In terms of the transmission of malaria, it involves a female Anopheles mosquito who encounters the malaria parasite by drawing blood from an infected animal. The disease thrives in tropical and subtropical environments; cold environments decrease the rate at which mosquitos can reproduce, thus slowing the transmission rate of the disease.

The costs of malaria range from medical costs and forgone earning to broad social costs such as migration and savings. For example, one effect of malaria is that parents will often choose to have more children than they would in a malaria free environment. Parents might adopt this behavior in order to maintain a certain number of living children assuming that some will die; as we discussed in previous discussions, children are seen in developing countries are frequently seen as assets. Another negative effect of high fertility rates is that a decreased percentage of these children will experience schooling and healthcare.

Colleen Paxton

Our discussion in class yesterday surrounded the truths about human capital investments. One of these is that investment in human capital has increasing returns. And as stated in Sachs and Malaney’s article this includes “total impact on economic growth being greater than the sum of the individual.” We talked about how raising income is necessary but not sufficient for improving health and education. The same issue arises with malaria—economic development is not enough to prevent malaria as seen in countries like Oman and the United Arab Emirates.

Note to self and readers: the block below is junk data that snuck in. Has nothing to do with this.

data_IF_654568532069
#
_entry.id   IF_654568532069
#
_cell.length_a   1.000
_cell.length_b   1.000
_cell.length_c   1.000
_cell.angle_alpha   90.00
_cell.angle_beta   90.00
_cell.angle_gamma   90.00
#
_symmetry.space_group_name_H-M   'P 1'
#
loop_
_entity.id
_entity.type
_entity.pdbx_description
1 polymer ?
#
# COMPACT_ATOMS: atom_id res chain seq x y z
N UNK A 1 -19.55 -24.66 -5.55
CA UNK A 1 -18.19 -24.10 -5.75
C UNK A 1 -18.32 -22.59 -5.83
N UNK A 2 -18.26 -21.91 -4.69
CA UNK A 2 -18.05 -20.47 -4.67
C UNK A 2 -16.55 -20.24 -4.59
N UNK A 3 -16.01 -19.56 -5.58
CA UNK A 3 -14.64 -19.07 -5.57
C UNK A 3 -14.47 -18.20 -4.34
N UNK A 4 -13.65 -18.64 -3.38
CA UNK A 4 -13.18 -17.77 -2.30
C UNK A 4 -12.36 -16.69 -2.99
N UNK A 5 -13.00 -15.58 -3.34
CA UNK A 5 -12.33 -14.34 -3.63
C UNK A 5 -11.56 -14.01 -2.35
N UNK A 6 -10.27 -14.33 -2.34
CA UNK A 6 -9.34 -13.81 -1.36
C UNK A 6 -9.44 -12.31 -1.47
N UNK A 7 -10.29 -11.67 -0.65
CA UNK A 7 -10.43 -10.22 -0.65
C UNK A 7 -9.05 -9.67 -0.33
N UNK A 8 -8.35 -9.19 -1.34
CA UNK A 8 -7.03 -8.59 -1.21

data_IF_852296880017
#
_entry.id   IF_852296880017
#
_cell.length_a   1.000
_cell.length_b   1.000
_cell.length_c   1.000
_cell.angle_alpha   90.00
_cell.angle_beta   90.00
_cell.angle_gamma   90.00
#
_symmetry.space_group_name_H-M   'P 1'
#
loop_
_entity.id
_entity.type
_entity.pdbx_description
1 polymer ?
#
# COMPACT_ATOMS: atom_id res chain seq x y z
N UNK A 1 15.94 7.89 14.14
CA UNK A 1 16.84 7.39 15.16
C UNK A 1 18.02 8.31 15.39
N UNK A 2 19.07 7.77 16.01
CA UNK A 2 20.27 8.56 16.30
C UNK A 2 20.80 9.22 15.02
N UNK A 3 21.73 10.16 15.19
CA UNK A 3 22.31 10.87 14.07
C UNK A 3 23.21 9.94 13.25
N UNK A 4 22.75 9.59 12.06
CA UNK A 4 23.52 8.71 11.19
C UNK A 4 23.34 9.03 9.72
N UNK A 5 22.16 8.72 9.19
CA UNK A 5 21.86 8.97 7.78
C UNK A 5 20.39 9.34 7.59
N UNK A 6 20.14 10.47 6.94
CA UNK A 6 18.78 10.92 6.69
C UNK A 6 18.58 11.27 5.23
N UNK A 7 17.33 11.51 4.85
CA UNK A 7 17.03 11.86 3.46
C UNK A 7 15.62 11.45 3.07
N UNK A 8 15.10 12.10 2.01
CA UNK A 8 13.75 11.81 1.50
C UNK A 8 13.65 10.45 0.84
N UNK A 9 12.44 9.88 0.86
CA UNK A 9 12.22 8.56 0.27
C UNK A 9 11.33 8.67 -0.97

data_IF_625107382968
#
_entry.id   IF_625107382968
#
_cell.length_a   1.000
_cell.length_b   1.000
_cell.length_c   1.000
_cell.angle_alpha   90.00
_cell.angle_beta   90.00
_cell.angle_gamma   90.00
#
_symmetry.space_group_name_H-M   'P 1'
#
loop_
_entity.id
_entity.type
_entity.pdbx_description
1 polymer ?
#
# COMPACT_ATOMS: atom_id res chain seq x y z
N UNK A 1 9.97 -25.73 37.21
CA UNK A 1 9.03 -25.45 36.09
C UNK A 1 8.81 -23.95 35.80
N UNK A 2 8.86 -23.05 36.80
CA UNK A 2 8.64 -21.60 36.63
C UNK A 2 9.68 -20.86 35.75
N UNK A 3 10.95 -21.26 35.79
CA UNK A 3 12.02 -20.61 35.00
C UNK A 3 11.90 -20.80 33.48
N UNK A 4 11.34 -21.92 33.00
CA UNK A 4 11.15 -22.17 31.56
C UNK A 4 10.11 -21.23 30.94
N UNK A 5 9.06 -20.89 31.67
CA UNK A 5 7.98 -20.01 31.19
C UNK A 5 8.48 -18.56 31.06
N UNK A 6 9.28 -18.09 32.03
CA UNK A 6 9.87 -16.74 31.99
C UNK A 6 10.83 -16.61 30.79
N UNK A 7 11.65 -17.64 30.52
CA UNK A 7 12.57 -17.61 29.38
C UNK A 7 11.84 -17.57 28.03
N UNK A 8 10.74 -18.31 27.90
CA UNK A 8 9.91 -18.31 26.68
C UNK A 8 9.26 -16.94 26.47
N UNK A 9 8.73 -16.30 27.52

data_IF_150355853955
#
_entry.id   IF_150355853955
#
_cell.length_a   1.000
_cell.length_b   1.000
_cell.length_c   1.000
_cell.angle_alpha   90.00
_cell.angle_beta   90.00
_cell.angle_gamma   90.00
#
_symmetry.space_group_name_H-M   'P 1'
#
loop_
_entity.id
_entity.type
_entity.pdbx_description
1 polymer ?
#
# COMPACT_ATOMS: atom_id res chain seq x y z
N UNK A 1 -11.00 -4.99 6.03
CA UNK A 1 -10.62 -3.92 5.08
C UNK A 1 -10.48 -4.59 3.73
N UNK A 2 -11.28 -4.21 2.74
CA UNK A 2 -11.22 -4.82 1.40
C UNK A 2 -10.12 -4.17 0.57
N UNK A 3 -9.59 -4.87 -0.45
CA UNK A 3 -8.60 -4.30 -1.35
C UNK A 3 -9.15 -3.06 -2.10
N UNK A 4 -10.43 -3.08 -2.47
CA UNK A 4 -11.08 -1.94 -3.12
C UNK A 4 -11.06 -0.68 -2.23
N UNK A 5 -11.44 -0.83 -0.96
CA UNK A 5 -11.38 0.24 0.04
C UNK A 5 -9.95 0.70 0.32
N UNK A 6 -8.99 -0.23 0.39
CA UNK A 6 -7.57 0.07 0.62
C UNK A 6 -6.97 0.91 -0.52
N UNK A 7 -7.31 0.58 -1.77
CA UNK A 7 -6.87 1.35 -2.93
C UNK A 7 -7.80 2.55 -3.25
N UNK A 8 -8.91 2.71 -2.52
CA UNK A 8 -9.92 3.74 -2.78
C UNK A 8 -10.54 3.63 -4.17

Malaria affects more than just the health of a population. Sachs and Malaney show that it “affects almost every aspect” of social and economic life. From education to fertility rates to savings, the behavioral response in malarious areas threatens more than just health and has long-term consequences. Do poverty cause malaria or does malaria perpetuate poverty? The causality is undetermined but this discussion made me think of Esther Duflo’s TED talk. She posed the question of how to stop malaria. There are contagion benefits for bednets, like we talked about with flu shots. Will people pay for bednets if they must purchase them? If they get them for free, will they use them? Do free bednets discourage future purchases? Her social experiments showed that people do not get used to handouts; rather they get used to the bednets. A range of options gives a better opportunity to achieve goals. If the goal is ending malaria, perhaps funds and options from organizations like the Global Fund to Fight HIV/AIDS, Tuberculosis and Malaria could help stop both the disease and the effects on economics and society.